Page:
WARNING: What follows may just teach you something but you won’t get any CEUs for it, you’ll just be better educated and informed but seriously who wants or needs that?

Some time ago, I read an article in the Metro Times (a Detroit Weekly) about a Facebook group essentially dedicated to encouraging attacks on women, Democrats, Muslims, and LGBTQ persons.  There were hundreds of specific threats of violence.  You don’t have to buy my book, but I wish you would.  But if you want to help follow this link.  Search LinkedIn to find out where these people work and encourage their employers to fire them. This isn’t a political statement, I would react the same way if people were saying that White Heterosexual Christian Men were the targets.  Purveyors of hate need to feel real-world consequences.  All it takes for evil to triumph is for good to do nothing.

Violent acts begin with violent thoughts that turn into violent posts on social media. How long are you going to continue to throw your hands up and say, “what can I do?” My second book, Lone Gunman: Rewriting the Handbook On Workplace Violence Prevention. answers this question. This is all new material that cannot be found anywhere else. In light of all the talk and panic around gun violence, and the shamefully bad advice some “experts” are giving I hope some of you will read it and pass it along to your executives and HR leads (go ahead, expense it, they will be glad you did.)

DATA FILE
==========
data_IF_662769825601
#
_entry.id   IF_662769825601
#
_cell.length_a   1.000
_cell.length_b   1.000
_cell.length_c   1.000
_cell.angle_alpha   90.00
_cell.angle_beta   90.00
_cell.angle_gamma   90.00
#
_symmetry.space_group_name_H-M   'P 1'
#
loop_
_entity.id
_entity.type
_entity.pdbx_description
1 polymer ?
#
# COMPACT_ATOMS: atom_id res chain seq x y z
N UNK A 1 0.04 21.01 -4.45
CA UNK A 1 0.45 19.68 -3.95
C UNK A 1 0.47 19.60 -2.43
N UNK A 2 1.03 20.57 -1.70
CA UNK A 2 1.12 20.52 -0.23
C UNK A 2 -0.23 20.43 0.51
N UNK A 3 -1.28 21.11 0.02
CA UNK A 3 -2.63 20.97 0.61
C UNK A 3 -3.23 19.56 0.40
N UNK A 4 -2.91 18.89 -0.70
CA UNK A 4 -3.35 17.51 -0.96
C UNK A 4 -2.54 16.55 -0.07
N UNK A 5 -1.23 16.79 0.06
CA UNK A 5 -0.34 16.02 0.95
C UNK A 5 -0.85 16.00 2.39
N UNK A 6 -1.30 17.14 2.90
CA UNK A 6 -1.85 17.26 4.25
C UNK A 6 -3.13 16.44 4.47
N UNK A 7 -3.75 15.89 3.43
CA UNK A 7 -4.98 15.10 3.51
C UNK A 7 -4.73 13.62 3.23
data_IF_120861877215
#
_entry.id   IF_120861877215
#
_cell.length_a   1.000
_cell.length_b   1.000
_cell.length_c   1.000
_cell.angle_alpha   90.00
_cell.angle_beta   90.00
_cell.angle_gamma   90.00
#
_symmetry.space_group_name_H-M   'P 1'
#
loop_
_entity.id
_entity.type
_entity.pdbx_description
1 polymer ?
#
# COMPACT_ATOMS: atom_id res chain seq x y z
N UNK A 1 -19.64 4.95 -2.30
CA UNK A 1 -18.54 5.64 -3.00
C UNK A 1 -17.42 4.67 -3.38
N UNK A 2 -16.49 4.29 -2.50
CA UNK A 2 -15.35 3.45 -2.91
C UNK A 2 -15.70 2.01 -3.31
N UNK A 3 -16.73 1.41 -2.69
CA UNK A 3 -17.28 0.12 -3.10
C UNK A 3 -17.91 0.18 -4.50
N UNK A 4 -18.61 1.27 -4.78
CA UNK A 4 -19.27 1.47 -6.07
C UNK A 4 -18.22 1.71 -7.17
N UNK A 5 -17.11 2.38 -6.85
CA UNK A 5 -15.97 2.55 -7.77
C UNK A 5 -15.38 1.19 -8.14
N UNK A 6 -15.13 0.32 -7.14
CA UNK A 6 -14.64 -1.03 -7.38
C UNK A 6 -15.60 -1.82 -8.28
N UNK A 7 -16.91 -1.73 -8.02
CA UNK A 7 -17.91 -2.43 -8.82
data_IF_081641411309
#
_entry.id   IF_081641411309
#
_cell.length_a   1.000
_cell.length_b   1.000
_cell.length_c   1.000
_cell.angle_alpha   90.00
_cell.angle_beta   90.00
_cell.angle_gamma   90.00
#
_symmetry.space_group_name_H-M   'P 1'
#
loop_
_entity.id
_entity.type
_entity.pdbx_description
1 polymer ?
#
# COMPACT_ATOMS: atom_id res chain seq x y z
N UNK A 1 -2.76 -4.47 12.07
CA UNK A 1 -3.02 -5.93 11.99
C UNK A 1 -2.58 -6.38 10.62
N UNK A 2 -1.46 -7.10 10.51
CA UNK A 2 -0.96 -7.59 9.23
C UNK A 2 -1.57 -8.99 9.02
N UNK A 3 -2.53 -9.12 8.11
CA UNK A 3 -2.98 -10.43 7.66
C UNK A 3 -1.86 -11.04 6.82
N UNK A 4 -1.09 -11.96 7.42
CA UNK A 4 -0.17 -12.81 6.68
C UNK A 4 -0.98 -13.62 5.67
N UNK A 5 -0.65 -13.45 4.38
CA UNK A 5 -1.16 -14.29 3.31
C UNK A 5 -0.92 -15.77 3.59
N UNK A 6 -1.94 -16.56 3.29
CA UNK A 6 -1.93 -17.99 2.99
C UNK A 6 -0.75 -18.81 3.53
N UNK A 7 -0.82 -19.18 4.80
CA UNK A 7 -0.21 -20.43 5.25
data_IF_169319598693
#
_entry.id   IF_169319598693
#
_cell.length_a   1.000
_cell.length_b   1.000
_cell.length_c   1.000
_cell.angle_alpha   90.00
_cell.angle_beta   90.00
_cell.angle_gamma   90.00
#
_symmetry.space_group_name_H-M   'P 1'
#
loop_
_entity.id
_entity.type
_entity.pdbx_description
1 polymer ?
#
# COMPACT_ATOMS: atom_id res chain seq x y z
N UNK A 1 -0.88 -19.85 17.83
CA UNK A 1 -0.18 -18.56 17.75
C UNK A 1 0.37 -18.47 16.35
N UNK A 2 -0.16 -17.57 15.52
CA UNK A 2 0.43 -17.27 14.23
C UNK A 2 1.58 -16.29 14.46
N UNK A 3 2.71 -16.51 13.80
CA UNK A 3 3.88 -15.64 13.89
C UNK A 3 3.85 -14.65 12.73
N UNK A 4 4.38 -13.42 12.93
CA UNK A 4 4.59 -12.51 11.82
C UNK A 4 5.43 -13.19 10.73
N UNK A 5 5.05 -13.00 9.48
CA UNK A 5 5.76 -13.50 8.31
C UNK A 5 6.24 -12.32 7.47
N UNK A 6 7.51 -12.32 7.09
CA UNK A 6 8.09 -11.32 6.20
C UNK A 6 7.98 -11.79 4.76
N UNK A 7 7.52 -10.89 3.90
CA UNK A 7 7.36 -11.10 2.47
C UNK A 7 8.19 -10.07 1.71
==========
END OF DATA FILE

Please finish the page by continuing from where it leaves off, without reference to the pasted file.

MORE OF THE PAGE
Before you dismiss this as yet another shameless plug for my book I want you to ask yourself these questions:

  • What if anything is my employer doing to reduce its risk of a workplace attack?
  • Do the people who are doing the hiring at my workplace know the warning signs of a workplace attack?
  • What can I do to prevent workplace violence?

If you don’t have the answer to any of these questions, use your Amazon gift card to buy the book. It can be purchased in hardcover or paperback at Amazon or Barnes & Noble